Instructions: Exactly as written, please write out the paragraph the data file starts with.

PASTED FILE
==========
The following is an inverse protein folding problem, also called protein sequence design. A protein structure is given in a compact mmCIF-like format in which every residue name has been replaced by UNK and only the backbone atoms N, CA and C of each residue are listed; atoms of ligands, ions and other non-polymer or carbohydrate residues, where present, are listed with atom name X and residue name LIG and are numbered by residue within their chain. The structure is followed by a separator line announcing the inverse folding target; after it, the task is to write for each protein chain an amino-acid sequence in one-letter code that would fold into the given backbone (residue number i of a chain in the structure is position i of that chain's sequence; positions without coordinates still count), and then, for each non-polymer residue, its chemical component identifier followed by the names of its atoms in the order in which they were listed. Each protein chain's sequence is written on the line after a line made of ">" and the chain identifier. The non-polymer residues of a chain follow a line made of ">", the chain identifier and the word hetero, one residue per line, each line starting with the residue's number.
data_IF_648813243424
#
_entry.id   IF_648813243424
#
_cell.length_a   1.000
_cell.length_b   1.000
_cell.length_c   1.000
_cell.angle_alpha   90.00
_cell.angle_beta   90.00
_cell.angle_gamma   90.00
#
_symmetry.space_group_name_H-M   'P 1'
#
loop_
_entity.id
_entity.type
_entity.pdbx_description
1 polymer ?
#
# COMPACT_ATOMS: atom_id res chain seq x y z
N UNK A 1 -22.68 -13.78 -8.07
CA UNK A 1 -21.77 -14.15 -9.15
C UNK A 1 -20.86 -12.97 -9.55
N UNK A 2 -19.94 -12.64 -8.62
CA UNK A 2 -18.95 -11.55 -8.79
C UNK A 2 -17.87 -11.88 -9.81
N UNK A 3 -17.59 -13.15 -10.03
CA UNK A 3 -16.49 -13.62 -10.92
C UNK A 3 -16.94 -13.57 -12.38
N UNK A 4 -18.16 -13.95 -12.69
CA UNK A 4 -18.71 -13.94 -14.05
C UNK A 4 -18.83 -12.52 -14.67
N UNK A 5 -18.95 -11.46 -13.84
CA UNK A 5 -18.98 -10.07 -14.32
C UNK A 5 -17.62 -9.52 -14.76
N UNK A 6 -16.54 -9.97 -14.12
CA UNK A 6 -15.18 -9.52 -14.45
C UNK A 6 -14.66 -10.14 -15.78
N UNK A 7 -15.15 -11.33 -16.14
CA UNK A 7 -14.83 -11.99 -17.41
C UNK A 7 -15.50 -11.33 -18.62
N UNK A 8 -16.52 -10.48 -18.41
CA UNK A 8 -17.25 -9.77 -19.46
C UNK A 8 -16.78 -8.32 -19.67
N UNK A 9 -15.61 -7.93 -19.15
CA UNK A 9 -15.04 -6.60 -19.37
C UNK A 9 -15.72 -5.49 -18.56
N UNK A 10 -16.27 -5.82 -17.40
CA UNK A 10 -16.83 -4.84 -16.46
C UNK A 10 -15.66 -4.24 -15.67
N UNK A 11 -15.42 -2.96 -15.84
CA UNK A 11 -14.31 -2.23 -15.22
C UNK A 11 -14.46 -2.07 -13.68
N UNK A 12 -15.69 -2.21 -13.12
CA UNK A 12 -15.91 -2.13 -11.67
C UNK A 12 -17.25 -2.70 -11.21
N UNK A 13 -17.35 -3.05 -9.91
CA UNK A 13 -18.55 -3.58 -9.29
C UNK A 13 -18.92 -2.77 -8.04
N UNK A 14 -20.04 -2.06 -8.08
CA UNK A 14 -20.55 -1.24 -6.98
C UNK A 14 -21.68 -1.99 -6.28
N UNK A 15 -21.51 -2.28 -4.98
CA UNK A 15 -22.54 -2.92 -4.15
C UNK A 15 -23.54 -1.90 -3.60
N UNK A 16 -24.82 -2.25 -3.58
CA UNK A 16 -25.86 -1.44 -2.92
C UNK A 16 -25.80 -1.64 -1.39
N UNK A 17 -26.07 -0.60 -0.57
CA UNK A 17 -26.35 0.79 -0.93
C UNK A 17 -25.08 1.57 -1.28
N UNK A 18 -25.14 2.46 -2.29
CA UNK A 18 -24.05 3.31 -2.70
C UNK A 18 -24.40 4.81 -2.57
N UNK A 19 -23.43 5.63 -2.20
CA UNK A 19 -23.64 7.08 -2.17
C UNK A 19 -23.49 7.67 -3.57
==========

The following is an inverse protein folding problem, also called protein sequence design. A protein structure is given in a compact mmCIF-like format in which every residue name has been replaced by UNK and only the backbone atoms N, CA and C of each residue are listed; atoms of ligands, ions and other non-polymer or carbohydrate residues, where present, are listed with atom name X and residue name LIG and are numbered by residue within their chain. The structure is followed by a separator line announcing the inverse folding target; after it, the task is to write for each protein chain an amino-acid sequence in one-letter code that would fold into the given backbone (residue number i of a chain in the structure is position i of that chain's sequence; positions without coordinates still count), and then, for each non-polymer residue, its chemical component identifier followed by the names of its atoms in the order in which they were listed. Each protein chain's sequence is written on the line after a line made of ">" and the chain identifier. The non-polymer residues of a chain follow a line made of ">", the chain identifier and the word hetero, one residue per line, each line starting with the residue's number.